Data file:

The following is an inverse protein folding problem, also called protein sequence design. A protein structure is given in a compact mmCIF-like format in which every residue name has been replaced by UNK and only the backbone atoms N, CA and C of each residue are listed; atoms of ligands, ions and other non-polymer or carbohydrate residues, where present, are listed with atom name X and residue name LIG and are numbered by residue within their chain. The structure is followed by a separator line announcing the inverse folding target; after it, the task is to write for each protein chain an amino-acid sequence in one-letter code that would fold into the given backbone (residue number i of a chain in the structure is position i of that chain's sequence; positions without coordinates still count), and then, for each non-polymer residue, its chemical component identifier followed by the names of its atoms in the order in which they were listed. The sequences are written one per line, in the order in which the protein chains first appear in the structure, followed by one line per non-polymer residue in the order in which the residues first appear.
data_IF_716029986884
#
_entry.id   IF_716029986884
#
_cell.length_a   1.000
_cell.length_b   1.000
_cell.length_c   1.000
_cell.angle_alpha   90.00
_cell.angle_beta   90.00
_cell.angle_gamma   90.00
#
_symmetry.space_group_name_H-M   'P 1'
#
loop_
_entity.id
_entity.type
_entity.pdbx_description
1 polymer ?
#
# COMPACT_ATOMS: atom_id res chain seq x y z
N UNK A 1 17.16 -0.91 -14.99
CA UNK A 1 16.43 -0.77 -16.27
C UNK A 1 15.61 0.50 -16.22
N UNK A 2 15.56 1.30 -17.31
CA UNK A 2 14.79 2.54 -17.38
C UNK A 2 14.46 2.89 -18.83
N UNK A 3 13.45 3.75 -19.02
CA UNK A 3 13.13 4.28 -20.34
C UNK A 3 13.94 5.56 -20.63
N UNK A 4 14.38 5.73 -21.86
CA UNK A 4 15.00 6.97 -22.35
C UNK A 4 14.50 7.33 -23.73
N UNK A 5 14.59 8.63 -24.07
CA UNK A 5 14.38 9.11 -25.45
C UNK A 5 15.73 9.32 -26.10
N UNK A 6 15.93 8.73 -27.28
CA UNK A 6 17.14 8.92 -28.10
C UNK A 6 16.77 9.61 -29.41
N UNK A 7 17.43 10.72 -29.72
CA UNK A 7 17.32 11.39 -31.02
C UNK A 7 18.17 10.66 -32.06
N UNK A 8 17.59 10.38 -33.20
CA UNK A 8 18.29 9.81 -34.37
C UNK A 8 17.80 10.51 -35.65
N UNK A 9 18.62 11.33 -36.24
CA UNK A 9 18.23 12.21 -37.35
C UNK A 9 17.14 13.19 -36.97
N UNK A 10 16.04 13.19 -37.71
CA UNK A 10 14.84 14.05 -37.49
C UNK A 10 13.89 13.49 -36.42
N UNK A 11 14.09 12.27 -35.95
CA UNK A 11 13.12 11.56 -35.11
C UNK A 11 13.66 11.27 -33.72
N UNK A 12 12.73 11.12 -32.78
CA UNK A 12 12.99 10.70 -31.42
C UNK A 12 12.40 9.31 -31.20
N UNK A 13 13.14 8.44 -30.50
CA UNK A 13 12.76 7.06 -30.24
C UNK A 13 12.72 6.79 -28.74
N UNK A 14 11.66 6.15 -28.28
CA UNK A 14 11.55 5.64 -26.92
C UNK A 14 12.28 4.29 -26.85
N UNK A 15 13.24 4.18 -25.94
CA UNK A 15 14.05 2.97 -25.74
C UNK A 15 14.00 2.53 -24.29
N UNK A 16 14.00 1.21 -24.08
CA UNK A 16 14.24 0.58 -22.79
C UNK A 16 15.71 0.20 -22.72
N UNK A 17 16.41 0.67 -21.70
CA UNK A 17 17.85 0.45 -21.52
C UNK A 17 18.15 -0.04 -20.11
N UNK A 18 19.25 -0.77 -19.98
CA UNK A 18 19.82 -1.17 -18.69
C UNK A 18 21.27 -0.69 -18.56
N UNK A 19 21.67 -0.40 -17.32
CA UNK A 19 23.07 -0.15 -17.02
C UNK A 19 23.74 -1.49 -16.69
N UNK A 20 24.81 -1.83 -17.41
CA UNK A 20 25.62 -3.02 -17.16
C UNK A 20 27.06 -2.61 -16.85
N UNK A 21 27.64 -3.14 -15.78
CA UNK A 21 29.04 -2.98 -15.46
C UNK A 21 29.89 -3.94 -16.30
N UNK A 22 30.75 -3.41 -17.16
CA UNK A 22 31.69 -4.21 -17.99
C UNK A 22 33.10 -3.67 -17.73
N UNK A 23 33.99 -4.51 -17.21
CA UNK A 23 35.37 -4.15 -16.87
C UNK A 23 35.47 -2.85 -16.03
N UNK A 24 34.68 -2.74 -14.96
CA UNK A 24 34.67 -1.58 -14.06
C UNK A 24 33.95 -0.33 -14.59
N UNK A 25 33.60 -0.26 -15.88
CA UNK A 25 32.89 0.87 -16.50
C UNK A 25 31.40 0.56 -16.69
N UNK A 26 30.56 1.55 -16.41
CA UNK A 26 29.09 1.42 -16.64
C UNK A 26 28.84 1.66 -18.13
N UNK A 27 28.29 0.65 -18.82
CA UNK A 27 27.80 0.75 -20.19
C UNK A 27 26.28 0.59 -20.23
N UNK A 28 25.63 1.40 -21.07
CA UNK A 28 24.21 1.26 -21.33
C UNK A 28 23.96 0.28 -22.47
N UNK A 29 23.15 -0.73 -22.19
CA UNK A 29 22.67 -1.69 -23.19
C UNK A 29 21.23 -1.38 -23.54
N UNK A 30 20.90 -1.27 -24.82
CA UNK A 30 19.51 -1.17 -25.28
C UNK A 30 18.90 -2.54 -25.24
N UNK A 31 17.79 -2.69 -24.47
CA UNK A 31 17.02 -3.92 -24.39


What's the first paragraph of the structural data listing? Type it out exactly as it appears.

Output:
The following is an inverse protein folding problem, also called protein sequence design. A protein structure is given in a compact mmCIF-like format in which every residue name has been replaced by UNK and only the backbone atoms N, CA and C of each residue are listed; atoms of ligands, ions and other non-polymer or carbohydrate residues, where present, are listed with atom name X and residue name LIG and are numbered by residue within their chain. The structure is followed by a separator line announcing the inverse folding target; after it, the task is to write for each protein chain an amino-acid sequence in one-letter code that would fold into the given backbone (residue number i of a chain in the structure is position i of that chain's sequence; positions without coordinates still count), and then, for each non-polymer residue, its chemical component identifier followed by the names of its atoms in the order in which they were listed. The sequences are written one per line, in the order in which the protein chains first appear in the structure, followed by one line per non-polymer residue in the order in which the residues first appear.